This week, I finally figured out how to do proper camera rotation in 3d. The actual code turned out to be simple. At first, I wanted to use spherical coordinates
to position the camera, as I had success with using polar coordinates for the radial menus. By storing the vertical and horizontal angles and treating radius as the zoom distance, I could convert them into 3d coordinates by applying some formulas
. This worked only for rotations along the Z-axis (meaning that the world was "rolling", done by moving the mouse left and right). However, for rotations along the X-axis (pitch) it would refuse to rotate properly - upon reaching the horizon angle it would "bounce" back again.
In the end, I put the camera inside an OGRE scene node, and made it the child of another scene node which would act as the focus. Hopefully this tilted diagram isn't too confusing:
In the diagram, you can see the camera floating at a distance above the map, which contains several planets. The focus node is always level with the other map objects, while the camera node can zoom back and forth. As I mentioned, the camera node is a child of the focus node and by rotating the focus node directly, OGRE will apply any transformations to it's child nodes, causing the camera to rotate around the focus node.
Allowing the camera to look around freely posed a problem, mainly with the starry background as it was a flat field of stars. Here's a picture breaking the illusion:
Thankfully this was actually quite easy to fix. OGRE uses particle emitters, which spew out particles in various arrangements, and there was a Hollow Ellipsoid emitter which I could use to create a starfield surrounding the camera. The manual
is not very clear on how to use the Hollow Ellipsoid, the inner_ parameters are actually numbers with a range from 0.0 to 1.0 specifying the percentage of inner volume which should be hollow.
There always seems to be a cluster of stars at roughly around the same location, I'm not sure why. Letting the camera roam also let a few more issues crop up, such as the planet rotation. Previously, they were facing the player who was looking from overhead, since otherwise all the player could see would be their polar caps so I had to rotate them back again. Another stickier problem is the panning of the camera. Since the camera can pan in any direction, it screws up the zoom if the player pans downwards or upwards.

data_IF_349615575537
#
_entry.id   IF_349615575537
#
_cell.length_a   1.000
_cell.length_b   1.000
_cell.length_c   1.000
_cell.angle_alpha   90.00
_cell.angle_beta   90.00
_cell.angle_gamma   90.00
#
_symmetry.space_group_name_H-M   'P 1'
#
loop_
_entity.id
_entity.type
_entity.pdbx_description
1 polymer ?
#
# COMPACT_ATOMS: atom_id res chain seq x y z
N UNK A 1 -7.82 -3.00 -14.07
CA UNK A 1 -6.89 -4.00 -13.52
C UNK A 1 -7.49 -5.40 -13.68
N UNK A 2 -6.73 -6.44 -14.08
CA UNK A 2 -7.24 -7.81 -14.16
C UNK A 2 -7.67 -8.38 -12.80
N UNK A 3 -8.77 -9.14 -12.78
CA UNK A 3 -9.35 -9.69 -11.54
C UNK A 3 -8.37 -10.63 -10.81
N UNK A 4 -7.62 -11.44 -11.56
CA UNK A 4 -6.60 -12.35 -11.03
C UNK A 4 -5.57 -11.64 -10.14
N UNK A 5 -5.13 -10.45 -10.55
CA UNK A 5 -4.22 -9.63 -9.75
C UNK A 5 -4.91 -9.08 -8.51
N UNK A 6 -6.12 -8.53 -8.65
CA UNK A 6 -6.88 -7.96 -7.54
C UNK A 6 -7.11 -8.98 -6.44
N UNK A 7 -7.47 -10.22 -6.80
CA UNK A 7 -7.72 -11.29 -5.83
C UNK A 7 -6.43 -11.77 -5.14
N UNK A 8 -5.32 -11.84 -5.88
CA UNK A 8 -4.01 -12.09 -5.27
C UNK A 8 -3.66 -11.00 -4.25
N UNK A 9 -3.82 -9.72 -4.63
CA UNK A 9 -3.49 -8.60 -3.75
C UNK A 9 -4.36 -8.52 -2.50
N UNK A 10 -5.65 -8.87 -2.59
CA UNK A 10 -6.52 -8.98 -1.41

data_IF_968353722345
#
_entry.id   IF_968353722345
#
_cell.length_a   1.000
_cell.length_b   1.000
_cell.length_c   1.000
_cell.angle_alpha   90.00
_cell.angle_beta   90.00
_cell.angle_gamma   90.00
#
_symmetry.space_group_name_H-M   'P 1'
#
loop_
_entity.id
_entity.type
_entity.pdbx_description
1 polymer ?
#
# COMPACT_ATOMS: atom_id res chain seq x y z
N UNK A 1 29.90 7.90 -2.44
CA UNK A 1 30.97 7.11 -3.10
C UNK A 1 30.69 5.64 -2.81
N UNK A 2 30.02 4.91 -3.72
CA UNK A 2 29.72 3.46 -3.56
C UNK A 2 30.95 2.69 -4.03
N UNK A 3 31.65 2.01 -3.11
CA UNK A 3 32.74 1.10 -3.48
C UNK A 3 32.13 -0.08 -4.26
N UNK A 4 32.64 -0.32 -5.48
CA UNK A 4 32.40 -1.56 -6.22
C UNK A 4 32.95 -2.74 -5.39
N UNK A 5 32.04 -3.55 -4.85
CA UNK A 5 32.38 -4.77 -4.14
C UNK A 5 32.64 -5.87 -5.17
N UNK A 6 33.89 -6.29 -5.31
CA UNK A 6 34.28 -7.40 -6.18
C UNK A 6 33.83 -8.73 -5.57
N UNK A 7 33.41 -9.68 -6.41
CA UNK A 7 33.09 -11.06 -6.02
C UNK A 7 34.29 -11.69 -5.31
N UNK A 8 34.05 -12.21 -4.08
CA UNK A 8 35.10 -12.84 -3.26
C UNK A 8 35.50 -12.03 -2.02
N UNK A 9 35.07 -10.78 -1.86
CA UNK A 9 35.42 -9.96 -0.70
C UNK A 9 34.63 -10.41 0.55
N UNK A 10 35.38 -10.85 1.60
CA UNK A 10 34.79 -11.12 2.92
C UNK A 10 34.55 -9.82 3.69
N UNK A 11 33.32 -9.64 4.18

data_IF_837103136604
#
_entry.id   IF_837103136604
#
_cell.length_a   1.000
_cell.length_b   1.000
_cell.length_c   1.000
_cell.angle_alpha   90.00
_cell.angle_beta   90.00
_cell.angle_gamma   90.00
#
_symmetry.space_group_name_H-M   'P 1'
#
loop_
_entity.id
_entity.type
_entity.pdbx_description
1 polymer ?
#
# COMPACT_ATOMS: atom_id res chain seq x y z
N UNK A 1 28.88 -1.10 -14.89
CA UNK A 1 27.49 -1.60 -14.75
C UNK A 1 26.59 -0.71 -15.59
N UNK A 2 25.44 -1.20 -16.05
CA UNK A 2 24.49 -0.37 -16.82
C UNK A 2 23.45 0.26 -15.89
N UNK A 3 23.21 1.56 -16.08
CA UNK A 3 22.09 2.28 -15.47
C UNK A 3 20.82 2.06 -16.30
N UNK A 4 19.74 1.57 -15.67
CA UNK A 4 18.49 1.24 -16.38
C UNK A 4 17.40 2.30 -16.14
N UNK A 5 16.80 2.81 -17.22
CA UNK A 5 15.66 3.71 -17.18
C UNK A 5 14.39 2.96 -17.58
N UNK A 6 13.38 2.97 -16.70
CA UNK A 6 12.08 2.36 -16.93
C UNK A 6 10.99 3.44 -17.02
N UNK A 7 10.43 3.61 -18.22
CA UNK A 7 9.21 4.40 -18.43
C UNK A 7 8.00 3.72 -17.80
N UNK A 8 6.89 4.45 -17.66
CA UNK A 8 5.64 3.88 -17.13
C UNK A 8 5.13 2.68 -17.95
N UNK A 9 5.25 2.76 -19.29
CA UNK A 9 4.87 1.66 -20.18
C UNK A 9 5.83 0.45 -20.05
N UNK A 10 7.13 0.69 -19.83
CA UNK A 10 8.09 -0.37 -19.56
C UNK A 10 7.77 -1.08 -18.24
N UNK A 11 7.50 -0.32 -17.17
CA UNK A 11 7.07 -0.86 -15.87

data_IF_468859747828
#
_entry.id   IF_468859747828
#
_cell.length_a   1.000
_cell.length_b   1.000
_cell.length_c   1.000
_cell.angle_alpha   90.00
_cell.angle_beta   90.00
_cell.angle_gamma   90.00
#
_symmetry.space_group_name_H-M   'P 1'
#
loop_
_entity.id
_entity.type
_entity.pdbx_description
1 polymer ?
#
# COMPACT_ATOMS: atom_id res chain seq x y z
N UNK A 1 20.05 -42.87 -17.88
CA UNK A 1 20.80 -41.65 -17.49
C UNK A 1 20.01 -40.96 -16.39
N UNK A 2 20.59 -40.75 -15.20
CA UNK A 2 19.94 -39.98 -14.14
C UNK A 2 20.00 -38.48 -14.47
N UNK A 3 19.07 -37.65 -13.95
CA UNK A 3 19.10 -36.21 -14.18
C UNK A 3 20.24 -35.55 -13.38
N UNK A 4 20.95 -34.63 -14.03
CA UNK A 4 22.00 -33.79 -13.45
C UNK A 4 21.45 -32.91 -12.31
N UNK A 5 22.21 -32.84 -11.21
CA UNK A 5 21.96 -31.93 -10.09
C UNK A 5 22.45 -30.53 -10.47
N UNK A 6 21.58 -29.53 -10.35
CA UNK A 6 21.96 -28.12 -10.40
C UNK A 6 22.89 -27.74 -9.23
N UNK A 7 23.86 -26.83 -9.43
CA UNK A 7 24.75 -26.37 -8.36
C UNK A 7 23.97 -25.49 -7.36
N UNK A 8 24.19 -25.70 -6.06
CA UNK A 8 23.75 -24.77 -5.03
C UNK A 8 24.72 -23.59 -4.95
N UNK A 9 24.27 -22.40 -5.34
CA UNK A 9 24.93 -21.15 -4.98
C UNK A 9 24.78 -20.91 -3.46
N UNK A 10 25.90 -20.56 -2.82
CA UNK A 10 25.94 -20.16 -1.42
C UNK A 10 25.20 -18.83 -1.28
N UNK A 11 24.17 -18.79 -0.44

Finally, the messages window layout has been changed to include a panel showing all the message headers. As I said in the previous post, the layout looks like it could do with some tweaking.
Next week, I will implement the ship design window, although I've not been able to create ship designs using the existing client yet, I should take a look at at least letting the player view the ship designs, or else he won't know how badass his fleets are. :)
Another thing will be the order queue management, which refers to deleting and editing existing orders.
There will be a turn update window, showing new events received upon a new turn.
Finally, I will create setup packages for Windows, Linux (with the help of fellow Thousand Parsec developers) and Mac (which I will be working with my mentor for - this may take longer due to issues with Python Ogre). Although not a real release yet, getting the build process done will be a load off my mind. No use working on a project if nobody can run it after all. :)